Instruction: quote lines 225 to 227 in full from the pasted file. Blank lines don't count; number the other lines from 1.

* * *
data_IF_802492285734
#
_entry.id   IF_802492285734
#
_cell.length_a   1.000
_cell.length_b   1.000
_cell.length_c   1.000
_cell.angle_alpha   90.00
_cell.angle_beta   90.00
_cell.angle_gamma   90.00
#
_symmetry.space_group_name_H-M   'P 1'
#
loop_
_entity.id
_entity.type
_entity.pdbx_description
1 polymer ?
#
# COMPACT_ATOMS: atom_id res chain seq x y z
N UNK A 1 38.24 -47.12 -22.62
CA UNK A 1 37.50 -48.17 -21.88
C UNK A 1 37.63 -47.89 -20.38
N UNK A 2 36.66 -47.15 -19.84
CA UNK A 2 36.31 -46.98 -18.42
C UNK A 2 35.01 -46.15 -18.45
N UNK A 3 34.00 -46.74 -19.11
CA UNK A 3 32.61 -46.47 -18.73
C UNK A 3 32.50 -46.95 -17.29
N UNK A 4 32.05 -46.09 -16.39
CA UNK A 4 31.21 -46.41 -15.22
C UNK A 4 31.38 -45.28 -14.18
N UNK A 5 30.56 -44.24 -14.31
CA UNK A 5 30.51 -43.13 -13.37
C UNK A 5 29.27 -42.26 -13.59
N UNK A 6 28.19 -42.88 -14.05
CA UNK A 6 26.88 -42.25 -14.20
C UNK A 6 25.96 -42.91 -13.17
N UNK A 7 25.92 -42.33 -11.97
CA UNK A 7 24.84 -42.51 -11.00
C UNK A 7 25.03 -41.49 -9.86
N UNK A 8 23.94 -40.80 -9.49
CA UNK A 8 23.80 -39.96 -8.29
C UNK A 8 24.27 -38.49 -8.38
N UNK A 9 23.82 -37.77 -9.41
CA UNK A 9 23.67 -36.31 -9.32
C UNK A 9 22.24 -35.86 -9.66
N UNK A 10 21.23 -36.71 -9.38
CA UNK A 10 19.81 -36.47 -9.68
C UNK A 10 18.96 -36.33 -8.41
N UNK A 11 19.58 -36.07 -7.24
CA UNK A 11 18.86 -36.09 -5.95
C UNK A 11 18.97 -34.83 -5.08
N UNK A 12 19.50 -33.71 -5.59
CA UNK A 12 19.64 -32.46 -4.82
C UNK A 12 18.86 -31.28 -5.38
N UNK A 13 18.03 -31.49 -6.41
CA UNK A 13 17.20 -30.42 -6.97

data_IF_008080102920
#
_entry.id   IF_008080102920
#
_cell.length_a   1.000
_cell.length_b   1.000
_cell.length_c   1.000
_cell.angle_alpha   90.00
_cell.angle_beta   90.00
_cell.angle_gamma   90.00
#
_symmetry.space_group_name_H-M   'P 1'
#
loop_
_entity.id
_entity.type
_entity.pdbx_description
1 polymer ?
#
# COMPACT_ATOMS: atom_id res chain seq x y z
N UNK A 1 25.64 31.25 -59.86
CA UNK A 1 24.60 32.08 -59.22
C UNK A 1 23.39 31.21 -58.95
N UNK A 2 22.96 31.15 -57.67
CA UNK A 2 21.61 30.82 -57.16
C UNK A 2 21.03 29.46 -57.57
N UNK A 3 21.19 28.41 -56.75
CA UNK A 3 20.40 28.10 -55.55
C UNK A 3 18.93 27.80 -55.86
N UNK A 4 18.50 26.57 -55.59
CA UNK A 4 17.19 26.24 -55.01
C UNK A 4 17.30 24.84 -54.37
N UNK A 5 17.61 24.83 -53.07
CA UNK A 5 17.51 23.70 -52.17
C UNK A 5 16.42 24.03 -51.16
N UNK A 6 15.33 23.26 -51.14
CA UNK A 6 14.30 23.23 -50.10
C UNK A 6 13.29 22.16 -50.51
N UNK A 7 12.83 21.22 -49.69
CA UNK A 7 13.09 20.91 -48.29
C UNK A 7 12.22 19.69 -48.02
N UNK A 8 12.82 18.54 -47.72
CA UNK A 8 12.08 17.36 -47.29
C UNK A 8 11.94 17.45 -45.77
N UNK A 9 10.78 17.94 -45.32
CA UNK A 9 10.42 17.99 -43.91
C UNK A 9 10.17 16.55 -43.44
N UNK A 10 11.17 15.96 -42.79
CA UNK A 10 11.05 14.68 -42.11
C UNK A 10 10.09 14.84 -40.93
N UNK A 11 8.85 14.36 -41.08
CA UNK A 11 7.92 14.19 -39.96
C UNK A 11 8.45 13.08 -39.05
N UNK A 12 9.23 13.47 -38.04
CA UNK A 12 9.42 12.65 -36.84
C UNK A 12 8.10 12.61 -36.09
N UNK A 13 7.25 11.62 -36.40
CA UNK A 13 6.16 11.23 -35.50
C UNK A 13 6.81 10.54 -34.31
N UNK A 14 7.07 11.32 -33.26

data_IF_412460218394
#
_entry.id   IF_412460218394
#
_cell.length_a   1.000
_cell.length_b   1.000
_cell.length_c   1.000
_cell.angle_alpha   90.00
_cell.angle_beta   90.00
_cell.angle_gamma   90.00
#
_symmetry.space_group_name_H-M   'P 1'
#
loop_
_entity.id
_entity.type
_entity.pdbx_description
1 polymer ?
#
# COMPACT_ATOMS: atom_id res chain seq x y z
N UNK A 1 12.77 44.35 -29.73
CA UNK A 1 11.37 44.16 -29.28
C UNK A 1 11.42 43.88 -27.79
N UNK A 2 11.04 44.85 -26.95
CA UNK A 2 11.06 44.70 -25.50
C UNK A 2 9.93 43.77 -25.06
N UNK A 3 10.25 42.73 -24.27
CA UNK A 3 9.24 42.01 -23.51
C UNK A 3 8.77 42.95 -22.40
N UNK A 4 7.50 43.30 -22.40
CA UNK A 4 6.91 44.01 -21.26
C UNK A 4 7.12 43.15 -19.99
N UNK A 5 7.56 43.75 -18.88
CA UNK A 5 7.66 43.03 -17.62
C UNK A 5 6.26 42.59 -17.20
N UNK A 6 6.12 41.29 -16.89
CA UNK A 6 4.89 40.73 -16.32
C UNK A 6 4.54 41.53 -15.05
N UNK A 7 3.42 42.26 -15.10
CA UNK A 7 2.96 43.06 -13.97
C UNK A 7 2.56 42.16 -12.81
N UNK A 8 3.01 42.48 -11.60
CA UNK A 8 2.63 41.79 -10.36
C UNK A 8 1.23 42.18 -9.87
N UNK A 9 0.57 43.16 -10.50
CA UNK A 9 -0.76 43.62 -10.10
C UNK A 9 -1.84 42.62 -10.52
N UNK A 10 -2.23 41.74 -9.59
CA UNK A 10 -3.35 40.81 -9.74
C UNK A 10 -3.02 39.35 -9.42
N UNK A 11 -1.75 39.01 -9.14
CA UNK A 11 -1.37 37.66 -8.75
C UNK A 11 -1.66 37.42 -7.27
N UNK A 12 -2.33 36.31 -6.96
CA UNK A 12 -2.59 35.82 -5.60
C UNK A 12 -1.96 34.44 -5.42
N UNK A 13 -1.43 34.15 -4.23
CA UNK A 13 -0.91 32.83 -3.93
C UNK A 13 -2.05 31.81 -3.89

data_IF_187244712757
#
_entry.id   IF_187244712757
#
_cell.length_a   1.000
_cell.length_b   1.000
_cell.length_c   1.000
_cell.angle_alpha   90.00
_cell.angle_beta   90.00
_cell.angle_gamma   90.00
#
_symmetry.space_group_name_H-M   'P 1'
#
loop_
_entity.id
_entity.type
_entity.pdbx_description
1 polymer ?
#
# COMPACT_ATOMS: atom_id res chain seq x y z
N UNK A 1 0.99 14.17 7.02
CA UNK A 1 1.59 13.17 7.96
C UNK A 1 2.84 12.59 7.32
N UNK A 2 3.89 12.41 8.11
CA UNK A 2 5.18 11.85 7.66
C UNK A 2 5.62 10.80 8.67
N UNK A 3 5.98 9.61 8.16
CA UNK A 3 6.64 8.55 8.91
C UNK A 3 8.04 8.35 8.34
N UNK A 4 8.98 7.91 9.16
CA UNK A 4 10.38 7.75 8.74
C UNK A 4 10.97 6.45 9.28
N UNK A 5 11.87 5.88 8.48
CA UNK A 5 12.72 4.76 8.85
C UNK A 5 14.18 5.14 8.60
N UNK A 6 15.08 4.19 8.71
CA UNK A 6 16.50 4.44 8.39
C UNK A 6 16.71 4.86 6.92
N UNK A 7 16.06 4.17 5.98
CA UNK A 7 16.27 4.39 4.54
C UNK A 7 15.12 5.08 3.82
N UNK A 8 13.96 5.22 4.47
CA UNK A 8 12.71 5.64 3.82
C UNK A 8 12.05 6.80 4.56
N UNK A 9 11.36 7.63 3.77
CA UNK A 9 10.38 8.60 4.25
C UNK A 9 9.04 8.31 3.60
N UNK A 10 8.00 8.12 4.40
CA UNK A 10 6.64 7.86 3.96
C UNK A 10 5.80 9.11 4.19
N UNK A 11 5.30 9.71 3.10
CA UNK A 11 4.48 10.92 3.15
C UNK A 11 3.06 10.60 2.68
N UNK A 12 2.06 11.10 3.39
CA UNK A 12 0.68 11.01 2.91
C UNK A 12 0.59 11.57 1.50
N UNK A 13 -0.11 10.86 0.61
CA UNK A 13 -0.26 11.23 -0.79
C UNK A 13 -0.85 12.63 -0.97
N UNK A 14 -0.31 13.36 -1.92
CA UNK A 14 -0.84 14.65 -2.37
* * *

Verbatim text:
N UNK A 10 8.00 8.12 4.40
CA UNK A 10 6.64 7.86 3.96
C UNK A 10 5.80 9.11 4.19